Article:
I Ain’t Nothin’ But an Autograph Hound Dog

My collection of famous signatures

"May I have your autograph, please?”  If you’re somebody famous, chances are I already have it.  After all, I have a pretty cool collection.  It all started back when I was about seven years old and I got an "autograph hound” for my birthday.  For those of you who are "youthfully challenged”, an autograph hound was a stuffed animal shaped like a weenie dog, that was hard and smooth enough for your friends to sign their names on.  True, Cary Becker and Susie Matthews (my two elementary school buddies) aren’t exactly highly sought-after signatures in today’s collector’s market; still there was something about possessing their "John Hancocks” that made me feel important.

Pursuing autographs seems to sort of run in my family – my mom got Tommy Dorsey’s signature when she worked at a Memphis radio station in the 1940’s; and John Wayne signed his business card "Good luck” and gave it to my dad during the war.  (I still have both.)

My first big celebrity thrill came in the sixth grade, when I joined the "Man from U.N.C.L.E” fan club.  Along with my official membership card, I received a signed photo of the entire cast in the mail.  I could hardly believe it!  Illya Kuryakin’s (well, okay, David McCallum’s) own handwriting – right there on my bulletin board!  Meanwhile, just across town a boy who would later become my husband was proudly showing off his autographed picture of Shari Lewis and Lambchop!  See why we are so perfect for each other?

During my teens and early adulthood I was a much more discerning collector, which is a polite way of saying I don’t have diddley squat to show for those years.  It wasn’t until I discovered signed books that I picked up steam once again.  Now I have several autographed editions from authors like Erma Bombeck, Hedda Hopper (the famous Hollywood gossip columnist), Phyllis Diller, and even Harper Lee (yep, I have a personally inscribed copy of "To Kill a Mockingbird”!)  I thought I had Mark Twain’s too, but his "handwritten note” turned out to be printed right into the book.  Oh – that reminds me – Rule Number One for would-be collectors: signatures on bookplates don’t count!  It’s all about fingerprints and DNA on the paper.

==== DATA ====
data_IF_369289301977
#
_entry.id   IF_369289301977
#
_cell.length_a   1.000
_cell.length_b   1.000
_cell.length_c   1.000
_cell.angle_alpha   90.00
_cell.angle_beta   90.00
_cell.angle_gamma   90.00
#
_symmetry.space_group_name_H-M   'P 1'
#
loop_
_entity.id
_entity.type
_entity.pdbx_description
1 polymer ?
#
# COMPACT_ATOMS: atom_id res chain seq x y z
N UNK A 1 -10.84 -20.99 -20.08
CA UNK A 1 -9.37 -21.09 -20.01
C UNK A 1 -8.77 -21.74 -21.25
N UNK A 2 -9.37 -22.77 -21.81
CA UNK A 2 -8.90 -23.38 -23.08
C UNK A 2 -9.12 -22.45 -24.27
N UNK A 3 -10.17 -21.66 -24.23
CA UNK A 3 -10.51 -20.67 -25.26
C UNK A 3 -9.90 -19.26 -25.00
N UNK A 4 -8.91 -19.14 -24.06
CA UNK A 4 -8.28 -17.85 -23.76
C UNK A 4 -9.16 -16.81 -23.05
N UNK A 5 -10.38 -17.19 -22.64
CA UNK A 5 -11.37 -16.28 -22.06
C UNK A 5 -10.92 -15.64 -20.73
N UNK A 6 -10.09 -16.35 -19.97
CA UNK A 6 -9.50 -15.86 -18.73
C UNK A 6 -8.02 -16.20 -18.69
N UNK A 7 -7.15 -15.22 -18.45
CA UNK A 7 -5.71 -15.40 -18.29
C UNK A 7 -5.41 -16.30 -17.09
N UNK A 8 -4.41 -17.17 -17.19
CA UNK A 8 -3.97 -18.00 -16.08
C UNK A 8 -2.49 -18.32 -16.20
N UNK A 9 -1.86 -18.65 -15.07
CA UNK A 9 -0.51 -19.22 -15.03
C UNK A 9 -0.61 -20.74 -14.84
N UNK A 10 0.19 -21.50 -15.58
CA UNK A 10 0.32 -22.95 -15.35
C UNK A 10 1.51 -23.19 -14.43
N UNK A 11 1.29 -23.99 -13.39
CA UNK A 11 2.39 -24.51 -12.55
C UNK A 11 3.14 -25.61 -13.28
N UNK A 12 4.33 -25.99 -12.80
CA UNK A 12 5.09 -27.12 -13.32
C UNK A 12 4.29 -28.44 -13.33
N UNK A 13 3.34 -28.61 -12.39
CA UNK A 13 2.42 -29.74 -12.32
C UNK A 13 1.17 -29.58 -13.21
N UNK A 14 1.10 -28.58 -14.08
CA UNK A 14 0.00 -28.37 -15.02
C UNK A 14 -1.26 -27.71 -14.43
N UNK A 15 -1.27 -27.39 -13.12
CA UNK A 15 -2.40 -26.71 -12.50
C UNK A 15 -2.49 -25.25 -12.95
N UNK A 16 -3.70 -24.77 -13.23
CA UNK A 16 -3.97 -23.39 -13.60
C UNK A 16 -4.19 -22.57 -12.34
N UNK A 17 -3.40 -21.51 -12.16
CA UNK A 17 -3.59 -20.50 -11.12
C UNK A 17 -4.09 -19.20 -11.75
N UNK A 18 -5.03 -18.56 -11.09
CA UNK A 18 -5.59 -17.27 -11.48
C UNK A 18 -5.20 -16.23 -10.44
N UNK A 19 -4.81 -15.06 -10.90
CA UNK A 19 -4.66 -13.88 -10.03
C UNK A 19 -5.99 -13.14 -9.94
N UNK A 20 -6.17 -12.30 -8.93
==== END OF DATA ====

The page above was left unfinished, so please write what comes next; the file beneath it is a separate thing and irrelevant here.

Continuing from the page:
For me, EBay has made collecting a whole lot easier (after all, how else could I have obtained a signed photograph from Barbara Hale in her role as Perry Mason’s secretary, Della Street?)  Unfortunately, it has also taken a lot of the thrill out of the pursuit.  Case in point:  I have two books signed by Bob Hope.  One I purchased online.  The other was autographed for my star-struck son in person.  Which one do you think means more to me? 

I had a similar experience not long ago.  While on a layover in the Los Angeles airport I happened to spot Carol Burnett going into a bookstore.  Naturally I turned around and followed her (well, wouldn’t you?)  Coming up quietly beside her I placed my arm around her shoulder gently and said, "Carol, do they really make you stand in line to buy your own book?”  We had a laugh (but didn’t sing a song.)  After the proprietor of the store helped us locate her autobiography, she told him, "I also need a copy for my friend here.”  (Reader, she was talking about ME!)  Then she inscribed it for me.  To put it mildly, I’m so glad we had this time together!

Now it’s no secret that the whole point of garnering all these signatures is to make people jealous, but in order to whip up the desired envy, it helps if they’ve have heard of the person whose autograph you’re bragging about.  I found this out when telling a friend I had signed copies of all four of Jean Kerr’s books, only to be met with a blank stare and the reply, "Who’s that?”

But I don’t care.  I like what I like, and my collection of autographs means a lot to me, even if my children (aided and abetted by my very own spouse) will probably dump them half an hour after my funeral.  It really won’t matter.  By then I’ll be up in heaven.  I can just see me now, on the very first day – running up to the Apostle Paul, shoving a pen and a stuffed weenie dog in his face and breathlessly squealing, "May I have your autograph, please?” 

And with that, I’ll be off and running on a whole new collection!

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